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## Oluwayomi Adamo Department of Electrical Engineering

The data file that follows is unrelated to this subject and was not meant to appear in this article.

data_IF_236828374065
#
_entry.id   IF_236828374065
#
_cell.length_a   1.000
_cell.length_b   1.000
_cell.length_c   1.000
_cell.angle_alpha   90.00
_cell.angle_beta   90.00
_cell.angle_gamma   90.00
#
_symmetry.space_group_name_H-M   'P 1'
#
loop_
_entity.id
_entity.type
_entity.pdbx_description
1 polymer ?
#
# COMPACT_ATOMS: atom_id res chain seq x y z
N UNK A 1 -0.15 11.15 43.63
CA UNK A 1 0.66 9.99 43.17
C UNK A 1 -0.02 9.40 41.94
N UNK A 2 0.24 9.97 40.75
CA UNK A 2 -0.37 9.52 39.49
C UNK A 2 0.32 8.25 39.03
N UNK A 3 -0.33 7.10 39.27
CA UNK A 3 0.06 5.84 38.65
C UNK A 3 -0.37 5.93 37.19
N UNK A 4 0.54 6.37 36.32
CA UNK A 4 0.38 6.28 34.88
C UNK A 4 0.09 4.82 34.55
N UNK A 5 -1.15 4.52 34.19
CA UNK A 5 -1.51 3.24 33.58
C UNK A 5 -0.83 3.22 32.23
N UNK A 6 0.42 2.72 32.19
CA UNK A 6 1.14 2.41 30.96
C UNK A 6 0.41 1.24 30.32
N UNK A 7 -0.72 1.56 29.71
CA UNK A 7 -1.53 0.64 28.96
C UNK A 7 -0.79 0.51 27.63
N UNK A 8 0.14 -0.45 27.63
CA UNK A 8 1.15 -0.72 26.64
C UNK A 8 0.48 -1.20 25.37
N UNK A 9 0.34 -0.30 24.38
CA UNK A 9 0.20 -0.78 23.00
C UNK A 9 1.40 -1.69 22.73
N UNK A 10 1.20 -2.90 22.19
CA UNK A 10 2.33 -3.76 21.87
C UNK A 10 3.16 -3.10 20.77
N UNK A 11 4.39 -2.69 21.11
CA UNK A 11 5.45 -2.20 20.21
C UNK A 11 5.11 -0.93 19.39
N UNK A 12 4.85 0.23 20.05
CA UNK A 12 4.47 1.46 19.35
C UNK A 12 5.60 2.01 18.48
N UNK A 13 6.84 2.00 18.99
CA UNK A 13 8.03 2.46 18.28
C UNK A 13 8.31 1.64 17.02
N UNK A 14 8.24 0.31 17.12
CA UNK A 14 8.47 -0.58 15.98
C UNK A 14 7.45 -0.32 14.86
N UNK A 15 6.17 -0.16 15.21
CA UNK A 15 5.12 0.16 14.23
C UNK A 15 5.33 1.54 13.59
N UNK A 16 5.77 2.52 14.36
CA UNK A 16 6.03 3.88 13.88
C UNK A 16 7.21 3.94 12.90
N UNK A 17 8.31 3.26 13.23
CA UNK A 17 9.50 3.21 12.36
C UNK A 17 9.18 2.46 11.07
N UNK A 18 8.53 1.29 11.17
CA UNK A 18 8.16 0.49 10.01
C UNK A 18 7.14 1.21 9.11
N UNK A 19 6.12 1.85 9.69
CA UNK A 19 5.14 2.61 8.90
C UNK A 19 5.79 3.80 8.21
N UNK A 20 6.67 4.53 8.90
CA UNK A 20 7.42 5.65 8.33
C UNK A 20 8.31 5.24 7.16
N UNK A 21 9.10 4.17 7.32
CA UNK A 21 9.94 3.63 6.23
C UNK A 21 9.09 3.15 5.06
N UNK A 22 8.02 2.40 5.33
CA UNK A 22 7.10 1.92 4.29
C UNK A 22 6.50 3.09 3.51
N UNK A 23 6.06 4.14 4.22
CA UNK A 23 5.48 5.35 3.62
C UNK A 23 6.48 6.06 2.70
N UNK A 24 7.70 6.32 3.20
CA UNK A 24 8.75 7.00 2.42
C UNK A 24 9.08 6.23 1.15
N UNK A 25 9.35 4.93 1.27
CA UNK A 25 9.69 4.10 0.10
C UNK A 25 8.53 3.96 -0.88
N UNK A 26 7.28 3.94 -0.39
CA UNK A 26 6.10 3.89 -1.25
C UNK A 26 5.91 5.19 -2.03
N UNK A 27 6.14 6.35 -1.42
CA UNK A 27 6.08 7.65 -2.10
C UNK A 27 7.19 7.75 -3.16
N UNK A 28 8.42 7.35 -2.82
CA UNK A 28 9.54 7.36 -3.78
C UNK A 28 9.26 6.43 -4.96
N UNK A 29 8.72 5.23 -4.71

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**EENG 2610: Circuits AnalysisClass 3: Resistor Combinations,**Wye-Delta Transformations, Dependent Sources Oluwayomi Adamo Department of Electrical Engineering College of Engineering, University of North Texas**Simplifying Resistor Combinations**• To determine equivalent resistance at a pair of terminals of a network • Begin at the end of the network opposite the terminals • Repeat the following two steps as needed to reduce the network to a single resistor at the pair of terminals • Combine resistors in series • Combine resistors in parallel**Resistor Specifications**• Resistor Value • Standard resistor values are usually fixed, so to achieve a specific value, we need to combine standard value resistors in a certain configuration. (see Table 2.1 on page 45) • Tolerance • Typically, 5% and 10%, which specifies possible minimum and maximum resistance values • Power Rating • Specifies the maximum power that can be dissipated by the resistor. Typically, ¼ W, ½ W, 1 W, 2 W, …**Example 2.22: Find the range for both current and power**dissipation in the resistor if R has a tolerance of 10%.**Analyzing Circuits with Single Source and Series-Parallel**Combination of Resistors • Step 1 • Systematically reduce the resistive network so that the resistance seen by the source is represented by a single resistor • Step 2 • Determine the source current for a voltage source or the source voltage if a current source is present • Step 3 • Expand the network, retracing the simplification steps, and apply Ohm’s law, KVL, KCL, voltage division, and current division.**Example 2.24: Find all the currents and voltages labeled in**the network**Wye-Delta Transformation**Can you simplify it? Equivalent Transform For two networks to be equivalent at each corresponding pair of terminals, it is necessary that the resistance at the corresponding terminals be equal.**Circuits with Dependent Sources**• Controlled sources are used to model many important physical devices • Problem Solving Strategy • When writing KVL and/or KCL equations for the network, treat the dependent sources as though it were an independent source. • Write the equation that specifies the relationship of the dependent source to the controlling parameter. • Solve the equations for the unknowns. Be sure that the number of linearly independent equations matches the number of unknowns. • Will see a lot of examples a little later.